"The girl child of today is the woman of tomorrow. The skills, ideas and energy of the girl child are vital for full attainment of the goals of equality, development and peace. For the girl child to develop her full potential she needs to be nurtured in an enabling environment, where her spiritual, intellectual and material needs for survival, protection and development are met and her equal rights safeguarded. If women are to be equal partners with men, in every aspect of life and development, now is the time to recognize the human dignity and worth of the girl child and to ensure the full enjoyment of her human rights and fundamental freedoms, including the rights assured by the Convention on the Rights of the Child, [11] universal ratification of which is strongly urged. Yet there exists world-wide evidence that discrimination and violence against girls begin at the earliest stages of life and continue unabated throughout their lives. They often have less access to nutrition, physical and mental health care and education and enjoy fewer rights, opportunities and benefits of childhood and adolescence than do boys. They are often subjected to various forms of sexual and economic exploitation, paedophilia, forced prostitution and possibly the sale of their organs and tissues, violence and harmful practices such as female infanticide and prenatal sex selection, incest, female genital mutilation and early marriage, including child marriage."
Beijing, China - September 1995
"Action for Equality, Development and Peace"

Many a doctrine is like a window pane. We see truth through it but it divides us from truth. I love you when you bow in your mosque, kneel in your temple, pray in your church. For you and I are sons of one religion, and it is the spirit. I existed from all eternity and, behold, I am here; and I shall exist till the end of time, for my being has no end.
Kahlil Gibran

Saturday, November 21, 2009

The Destruction of Native Culture

By Henry Niese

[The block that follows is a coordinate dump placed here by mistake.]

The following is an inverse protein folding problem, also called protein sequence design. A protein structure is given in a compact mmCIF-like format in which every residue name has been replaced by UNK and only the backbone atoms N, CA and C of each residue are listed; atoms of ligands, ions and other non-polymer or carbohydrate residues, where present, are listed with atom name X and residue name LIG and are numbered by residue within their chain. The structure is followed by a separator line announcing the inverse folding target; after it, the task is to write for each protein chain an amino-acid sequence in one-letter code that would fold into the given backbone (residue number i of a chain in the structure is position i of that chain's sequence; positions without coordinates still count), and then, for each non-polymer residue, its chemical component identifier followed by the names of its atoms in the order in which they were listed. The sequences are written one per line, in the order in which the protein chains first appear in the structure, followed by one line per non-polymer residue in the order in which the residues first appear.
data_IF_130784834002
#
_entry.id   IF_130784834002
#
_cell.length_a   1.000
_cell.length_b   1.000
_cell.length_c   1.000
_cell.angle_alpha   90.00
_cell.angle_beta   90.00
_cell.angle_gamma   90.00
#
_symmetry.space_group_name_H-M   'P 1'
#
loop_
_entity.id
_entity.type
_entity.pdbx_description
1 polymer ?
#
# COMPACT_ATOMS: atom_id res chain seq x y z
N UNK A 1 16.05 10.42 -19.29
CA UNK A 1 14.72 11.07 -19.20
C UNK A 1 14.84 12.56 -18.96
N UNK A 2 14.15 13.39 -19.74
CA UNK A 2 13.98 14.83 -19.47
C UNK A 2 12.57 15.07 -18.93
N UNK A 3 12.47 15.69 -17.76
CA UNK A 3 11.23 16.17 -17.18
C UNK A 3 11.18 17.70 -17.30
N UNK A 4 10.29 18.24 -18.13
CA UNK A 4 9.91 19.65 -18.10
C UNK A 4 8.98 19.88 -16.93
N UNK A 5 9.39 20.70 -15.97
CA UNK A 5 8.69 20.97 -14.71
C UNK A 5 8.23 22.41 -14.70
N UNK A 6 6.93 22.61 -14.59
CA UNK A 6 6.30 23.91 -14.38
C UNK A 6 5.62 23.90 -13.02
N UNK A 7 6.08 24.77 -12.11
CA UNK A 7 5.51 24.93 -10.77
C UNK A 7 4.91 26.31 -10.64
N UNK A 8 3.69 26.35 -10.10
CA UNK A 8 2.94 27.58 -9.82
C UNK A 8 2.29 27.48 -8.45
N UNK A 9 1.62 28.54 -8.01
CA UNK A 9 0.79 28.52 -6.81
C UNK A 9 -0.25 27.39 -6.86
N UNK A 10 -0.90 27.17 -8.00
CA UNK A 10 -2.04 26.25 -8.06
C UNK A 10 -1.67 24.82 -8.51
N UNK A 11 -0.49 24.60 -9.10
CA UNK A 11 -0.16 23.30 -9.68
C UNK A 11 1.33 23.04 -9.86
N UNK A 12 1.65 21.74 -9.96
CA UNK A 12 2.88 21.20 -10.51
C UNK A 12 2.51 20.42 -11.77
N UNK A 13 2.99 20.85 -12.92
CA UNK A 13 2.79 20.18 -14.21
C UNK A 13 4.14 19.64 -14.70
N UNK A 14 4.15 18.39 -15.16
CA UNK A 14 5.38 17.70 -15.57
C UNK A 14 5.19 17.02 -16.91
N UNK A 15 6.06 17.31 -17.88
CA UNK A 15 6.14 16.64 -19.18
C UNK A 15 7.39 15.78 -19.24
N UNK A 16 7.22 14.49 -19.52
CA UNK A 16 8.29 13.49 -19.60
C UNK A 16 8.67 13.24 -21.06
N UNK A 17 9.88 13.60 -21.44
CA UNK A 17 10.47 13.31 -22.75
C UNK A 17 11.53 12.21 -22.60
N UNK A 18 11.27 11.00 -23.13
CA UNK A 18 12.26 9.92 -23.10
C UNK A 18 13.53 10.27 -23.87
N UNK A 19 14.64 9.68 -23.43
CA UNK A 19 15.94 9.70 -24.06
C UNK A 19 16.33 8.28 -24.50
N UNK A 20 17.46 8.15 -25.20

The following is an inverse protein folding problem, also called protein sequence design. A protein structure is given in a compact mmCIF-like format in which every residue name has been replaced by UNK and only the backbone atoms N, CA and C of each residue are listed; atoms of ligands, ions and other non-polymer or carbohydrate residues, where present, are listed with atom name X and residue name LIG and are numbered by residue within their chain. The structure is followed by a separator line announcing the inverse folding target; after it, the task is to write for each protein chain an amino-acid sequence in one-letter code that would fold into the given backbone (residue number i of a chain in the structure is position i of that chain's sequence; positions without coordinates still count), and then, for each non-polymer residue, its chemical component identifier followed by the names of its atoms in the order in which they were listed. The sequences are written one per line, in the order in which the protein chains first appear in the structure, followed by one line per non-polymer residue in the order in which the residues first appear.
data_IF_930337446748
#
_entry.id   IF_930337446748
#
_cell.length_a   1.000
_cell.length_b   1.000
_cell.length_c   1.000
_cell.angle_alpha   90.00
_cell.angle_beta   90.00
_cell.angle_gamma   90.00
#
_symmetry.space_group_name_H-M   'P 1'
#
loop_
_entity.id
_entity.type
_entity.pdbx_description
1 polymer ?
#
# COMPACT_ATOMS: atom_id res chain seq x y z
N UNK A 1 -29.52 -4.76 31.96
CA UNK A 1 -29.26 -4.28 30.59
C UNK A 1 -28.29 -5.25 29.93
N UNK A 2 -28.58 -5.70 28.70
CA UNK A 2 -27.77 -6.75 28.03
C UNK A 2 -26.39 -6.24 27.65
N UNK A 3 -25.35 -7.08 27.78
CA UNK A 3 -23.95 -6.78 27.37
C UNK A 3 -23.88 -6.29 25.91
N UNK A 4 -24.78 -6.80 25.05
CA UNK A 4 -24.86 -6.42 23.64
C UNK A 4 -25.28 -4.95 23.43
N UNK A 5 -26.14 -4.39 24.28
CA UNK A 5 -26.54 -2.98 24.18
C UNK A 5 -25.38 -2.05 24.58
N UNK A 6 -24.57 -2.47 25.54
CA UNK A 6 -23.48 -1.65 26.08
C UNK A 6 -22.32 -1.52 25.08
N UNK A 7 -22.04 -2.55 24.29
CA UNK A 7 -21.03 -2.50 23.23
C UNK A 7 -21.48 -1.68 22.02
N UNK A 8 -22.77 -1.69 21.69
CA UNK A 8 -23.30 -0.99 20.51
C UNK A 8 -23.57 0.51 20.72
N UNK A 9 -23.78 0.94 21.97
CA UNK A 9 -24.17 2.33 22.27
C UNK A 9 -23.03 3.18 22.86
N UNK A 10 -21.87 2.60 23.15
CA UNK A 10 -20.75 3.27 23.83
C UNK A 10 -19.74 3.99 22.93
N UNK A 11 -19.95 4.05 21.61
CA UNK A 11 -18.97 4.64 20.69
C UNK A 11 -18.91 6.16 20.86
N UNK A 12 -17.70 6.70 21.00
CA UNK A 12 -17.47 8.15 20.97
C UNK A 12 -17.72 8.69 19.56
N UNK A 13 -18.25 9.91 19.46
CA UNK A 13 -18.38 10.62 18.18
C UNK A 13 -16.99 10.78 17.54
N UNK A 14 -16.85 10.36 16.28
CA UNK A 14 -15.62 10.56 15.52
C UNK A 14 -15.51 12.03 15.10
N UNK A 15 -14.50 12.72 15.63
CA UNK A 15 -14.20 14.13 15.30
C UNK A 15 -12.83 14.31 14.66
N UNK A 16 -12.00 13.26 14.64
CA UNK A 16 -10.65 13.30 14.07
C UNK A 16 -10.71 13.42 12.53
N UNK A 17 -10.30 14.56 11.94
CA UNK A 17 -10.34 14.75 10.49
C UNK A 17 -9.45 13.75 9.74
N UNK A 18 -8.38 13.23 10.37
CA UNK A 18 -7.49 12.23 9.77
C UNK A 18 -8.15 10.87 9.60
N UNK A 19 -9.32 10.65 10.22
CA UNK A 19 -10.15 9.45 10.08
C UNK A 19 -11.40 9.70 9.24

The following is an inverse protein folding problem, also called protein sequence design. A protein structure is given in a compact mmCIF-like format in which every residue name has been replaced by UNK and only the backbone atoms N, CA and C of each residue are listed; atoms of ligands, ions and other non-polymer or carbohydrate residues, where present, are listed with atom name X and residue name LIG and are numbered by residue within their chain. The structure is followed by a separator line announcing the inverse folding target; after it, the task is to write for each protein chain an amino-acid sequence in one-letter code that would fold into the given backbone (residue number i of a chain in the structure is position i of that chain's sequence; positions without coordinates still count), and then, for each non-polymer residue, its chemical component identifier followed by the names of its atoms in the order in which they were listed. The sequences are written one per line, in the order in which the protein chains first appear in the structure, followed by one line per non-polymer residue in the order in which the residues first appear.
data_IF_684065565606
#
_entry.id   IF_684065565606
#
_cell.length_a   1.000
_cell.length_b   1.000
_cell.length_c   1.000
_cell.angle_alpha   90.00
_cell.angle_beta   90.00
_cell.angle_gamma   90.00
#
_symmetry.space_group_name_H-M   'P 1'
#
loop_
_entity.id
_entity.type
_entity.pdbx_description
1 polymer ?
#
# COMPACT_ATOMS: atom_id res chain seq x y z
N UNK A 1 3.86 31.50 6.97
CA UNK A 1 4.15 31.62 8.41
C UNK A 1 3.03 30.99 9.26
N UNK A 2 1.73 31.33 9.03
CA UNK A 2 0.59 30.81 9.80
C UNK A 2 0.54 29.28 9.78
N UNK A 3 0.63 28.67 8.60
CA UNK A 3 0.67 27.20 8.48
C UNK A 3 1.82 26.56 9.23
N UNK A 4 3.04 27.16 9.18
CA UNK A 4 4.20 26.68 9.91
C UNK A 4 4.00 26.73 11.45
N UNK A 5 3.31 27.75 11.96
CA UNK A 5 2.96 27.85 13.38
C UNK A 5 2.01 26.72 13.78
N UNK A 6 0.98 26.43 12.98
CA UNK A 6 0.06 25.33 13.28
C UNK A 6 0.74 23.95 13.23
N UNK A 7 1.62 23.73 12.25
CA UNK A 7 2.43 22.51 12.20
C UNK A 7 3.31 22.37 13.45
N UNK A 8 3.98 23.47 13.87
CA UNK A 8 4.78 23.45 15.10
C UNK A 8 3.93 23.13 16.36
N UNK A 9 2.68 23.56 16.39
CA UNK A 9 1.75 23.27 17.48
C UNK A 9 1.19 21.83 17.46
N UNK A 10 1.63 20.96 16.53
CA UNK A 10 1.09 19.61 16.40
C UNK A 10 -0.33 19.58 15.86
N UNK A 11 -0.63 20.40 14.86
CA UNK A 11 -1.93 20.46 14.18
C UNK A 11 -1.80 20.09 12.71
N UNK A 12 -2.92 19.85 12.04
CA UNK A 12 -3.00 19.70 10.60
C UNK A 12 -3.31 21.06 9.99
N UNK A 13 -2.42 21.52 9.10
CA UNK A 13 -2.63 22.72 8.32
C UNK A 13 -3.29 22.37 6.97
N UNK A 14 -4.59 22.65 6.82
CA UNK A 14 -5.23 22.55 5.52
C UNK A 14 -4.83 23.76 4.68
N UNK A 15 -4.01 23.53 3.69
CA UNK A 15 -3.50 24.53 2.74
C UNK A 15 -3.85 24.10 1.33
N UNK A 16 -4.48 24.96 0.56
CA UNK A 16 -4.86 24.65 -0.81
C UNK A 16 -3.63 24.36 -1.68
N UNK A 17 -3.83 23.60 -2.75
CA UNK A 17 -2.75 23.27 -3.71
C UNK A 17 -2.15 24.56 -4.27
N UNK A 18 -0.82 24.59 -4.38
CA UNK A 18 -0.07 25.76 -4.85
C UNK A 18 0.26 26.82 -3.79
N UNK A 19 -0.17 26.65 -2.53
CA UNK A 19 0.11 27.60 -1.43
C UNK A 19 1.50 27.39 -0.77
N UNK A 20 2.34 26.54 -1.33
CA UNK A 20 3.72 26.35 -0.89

Imagine a society or culture in which most conflict was reconciled by the innate structure of the society. Imagine at the same time a culture in which personal freedom was absolute, yet every member lived within a strict cultural set of laws, or moral code. Imagine a society in which nobody was boss. Or had the power to order people around, and yet every need, every task was accomplished. Imagine a people or culture without prisons, poorhouses, orphanages, insane asylums, banks and bankruptcy, locks on doors, or a ponderous government bureaucracy. This is only part of what was lost when so many Native American cultures were destroyed.

In her book, The Lost Universe, [1] the anthropologist Gene Weltfish wrote about this. George Catlin, the 19th Century artist who lived with Indian tribes along the Missouri, witnessed this, as did others.

From the beginning of European contact with Indian tribes, the Europeans deliberately set out to destroy Indian society and the Indian way of life through the use of several strategies: 1. Devalue and destroy the religion; 2. Destroy the language; 3. Impose Christianity; 4. Destroy the culture. In Central America, great libraries were put to the torch, the Conquistadors saving a few books to be sent back to the Vatican to be deciphered and translated by scholars for the purpose of ensuring greater efficiency of the Conquest.

The libertarian, democratic Indian cultures were doomed for the most part in the face of unbounded greed and technology, although many of them still hang on, barely, to their language, religion and culture.

In this country, at least one of these cultures, The Iroquois Confederacy, has a constitution, called Gayanerokowa, the Law of the Great Peace,[2] which became in part the basis of the United States Constitution. Benjamin Franklin acknowledged this debt, one of the few such acknowledgments ever made. Americans are too busy with the ongoing destruction of the Indian way of life to reflect on how much Native Americans have contributed to their way of life, from chewing gum to many medicinal substances.

The Sacred Hoop was broken. The cultural structures which effected order and reconciliation all but destroyed. Can you imagine the rage and despair many people of all nations feel?

Indian languages - more than 200 of them - continue to disappear slowly, and with them the culture and religions. Language has been lost to all but a few of the Eastern tribes. Most of the tribes East of the Mississippi now have English as their only language. When the language disappears, the culture is gone. All the subtleties of meaning and culture are embedded in language.

Today among Indian peoples, alienation, racism, and divisiveness are commonly seen as the inheritance received from the dominant culture. Alcohol, drugs, and diabetes, another part of the inheritance, contribute to the very high death rate.

In this darkness, the light of traditional wisdom, reconciliation and culture is kept alive by a very few spiritual and political leaders - the medicine men and women. One of these leaders, a man I called Uncle Bill - Chief William Eagle Feather - Sundance chief and medicine man of the Rosebud Sioux, taught me a great deal.